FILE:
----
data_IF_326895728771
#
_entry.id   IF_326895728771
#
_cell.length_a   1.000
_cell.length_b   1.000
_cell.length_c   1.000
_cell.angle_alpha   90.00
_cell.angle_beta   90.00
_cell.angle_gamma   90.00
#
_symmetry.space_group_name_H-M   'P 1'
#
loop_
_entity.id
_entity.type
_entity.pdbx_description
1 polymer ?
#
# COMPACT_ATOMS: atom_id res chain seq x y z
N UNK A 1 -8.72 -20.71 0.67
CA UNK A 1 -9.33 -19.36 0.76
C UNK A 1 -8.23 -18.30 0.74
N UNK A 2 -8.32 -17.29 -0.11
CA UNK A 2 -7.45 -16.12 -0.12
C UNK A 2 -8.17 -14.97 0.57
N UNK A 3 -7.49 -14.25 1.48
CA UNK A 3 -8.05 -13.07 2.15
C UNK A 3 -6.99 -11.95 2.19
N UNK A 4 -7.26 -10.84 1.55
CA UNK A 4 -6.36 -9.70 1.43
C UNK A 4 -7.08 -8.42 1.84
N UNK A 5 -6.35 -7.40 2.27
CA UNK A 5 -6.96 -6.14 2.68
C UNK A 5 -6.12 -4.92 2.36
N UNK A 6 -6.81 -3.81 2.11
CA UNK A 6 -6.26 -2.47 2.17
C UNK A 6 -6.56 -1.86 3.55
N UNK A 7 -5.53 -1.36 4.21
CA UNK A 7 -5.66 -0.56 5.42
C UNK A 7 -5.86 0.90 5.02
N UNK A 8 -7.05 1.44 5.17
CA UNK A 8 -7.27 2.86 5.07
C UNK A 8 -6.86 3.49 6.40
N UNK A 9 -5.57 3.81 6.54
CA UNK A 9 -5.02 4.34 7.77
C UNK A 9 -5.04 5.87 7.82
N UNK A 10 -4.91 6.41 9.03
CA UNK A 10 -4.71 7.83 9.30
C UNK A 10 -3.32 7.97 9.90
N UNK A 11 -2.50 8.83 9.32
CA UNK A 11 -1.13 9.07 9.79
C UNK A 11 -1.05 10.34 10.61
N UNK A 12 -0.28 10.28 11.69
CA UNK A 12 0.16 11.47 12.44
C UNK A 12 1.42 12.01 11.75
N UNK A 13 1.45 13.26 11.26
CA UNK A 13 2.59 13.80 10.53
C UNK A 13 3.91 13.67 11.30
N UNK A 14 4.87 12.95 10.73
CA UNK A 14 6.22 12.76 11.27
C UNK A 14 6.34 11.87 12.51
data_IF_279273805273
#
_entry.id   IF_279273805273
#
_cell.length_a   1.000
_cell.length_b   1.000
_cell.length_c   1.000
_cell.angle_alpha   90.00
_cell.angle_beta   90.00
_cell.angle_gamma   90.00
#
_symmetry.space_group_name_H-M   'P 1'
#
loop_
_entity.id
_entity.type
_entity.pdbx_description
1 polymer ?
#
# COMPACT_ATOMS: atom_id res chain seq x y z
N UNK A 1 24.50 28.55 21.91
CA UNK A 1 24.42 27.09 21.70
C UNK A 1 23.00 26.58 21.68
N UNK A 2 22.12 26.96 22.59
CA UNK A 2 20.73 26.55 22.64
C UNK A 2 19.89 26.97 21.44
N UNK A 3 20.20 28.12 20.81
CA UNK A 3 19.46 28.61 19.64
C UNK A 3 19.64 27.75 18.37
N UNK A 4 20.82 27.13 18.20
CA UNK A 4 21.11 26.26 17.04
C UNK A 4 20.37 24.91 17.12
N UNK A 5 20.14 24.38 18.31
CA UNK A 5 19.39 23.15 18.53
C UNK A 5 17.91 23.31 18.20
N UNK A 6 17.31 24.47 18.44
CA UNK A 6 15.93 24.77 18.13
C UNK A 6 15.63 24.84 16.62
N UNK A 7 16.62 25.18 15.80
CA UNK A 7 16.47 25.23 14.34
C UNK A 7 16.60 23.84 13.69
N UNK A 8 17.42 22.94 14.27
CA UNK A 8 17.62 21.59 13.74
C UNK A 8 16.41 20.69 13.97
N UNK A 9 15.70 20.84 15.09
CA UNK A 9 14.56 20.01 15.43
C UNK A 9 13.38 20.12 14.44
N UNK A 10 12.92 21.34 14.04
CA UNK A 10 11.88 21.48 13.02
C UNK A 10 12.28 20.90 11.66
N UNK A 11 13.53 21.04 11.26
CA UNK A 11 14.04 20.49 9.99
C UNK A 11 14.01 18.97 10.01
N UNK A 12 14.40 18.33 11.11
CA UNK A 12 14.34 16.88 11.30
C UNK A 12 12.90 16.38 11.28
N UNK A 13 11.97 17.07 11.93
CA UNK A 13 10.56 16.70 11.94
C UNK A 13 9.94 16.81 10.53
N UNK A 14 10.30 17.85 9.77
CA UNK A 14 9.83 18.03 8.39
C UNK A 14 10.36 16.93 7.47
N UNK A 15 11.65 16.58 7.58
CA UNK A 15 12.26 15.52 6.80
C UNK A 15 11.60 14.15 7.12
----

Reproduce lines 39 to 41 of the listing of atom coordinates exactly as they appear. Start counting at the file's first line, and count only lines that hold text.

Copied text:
N UNK A 7 -5.53 -1.36 4.21
CA UNK A 7 -5.66 -0.56 5.42
C UNK A 7 -5.86 0.90 5.02